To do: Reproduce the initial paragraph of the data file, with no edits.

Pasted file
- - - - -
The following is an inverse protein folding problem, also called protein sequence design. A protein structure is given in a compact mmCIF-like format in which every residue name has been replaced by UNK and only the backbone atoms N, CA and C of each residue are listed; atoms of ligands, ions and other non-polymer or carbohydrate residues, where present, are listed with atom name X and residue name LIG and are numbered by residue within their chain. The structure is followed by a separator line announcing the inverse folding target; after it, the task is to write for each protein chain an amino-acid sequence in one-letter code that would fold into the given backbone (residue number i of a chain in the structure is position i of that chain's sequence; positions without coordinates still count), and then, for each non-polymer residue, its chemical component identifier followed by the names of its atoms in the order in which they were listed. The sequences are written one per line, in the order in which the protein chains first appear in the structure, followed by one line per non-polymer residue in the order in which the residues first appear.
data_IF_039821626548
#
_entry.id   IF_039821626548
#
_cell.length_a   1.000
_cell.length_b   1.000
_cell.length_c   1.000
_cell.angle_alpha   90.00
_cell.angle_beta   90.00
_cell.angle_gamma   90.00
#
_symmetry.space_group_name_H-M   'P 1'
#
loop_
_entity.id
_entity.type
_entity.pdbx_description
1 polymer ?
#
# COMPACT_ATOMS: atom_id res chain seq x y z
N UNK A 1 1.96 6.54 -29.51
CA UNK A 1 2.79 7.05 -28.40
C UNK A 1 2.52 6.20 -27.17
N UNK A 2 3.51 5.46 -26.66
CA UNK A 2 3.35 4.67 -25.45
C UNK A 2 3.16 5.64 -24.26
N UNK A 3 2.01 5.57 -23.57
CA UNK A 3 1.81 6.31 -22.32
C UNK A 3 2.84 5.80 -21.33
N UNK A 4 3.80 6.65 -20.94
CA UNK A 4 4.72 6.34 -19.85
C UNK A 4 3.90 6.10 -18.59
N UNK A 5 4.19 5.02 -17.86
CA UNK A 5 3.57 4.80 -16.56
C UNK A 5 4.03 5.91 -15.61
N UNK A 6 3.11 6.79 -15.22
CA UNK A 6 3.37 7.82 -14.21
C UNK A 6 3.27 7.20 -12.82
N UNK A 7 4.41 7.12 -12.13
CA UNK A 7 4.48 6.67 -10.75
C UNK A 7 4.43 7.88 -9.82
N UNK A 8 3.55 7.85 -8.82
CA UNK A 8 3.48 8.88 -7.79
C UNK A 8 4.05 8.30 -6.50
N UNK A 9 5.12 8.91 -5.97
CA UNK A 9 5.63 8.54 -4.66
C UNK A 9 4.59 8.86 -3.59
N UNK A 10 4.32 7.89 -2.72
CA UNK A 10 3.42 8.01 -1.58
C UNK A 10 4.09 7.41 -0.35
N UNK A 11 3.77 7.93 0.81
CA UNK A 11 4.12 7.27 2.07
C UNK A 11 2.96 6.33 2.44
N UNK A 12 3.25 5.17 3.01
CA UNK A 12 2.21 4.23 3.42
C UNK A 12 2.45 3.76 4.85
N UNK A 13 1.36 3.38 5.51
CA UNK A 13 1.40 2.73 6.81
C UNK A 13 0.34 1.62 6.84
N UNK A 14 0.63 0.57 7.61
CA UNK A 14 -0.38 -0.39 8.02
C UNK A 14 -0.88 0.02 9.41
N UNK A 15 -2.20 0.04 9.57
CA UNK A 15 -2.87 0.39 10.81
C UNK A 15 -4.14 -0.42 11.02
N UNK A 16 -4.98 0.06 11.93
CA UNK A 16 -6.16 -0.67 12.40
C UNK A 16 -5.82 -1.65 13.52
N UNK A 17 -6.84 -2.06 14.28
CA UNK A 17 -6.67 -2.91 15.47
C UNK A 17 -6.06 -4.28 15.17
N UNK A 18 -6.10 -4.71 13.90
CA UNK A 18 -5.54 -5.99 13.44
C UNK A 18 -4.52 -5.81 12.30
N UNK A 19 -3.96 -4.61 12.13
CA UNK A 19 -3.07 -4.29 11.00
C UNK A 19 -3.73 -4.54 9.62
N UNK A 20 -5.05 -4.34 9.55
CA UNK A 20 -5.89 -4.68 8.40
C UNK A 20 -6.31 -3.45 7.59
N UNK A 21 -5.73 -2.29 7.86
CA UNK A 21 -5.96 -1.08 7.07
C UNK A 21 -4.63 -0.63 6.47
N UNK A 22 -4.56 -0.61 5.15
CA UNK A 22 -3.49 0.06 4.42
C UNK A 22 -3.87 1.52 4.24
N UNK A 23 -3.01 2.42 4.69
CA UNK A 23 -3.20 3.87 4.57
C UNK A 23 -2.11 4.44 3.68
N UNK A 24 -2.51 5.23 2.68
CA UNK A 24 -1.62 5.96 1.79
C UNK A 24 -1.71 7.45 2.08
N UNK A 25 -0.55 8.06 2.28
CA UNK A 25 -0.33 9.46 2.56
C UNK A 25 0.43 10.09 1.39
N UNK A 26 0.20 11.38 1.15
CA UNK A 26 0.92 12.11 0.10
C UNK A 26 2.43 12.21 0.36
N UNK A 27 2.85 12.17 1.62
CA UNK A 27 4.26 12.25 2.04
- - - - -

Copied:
The following is an inverse protein folding problem, also called protein sequence design. A protein structure is given in a compact mmCIF-like format in which every residue name has been replaced by UNK and only the backbone atoms N, CA and C of each residue are listed; atoms of ligands, ions and other non-polymer or carbohydrate residues, where present, are listed with atom name X and residue name LIG and are numbered by residue within their chain. The structure is followed by a separator line announcing the inverse folding target; after it, the task is to write for each protein chain an amino-acid sequence in one-letter code that would fold into the given backbone (residue number i of a chain in the structure is position i of that chain's sequence; positions without coordinates still count), and then, for each non-polymer residue, its chemical component identifier followed by the names of its atoms in the order in which they were listed. The sequences are written one per line, in the order in which the protein chains first appear in the structure, followed by one line per non-polymer residue in the order in which the residues first appear.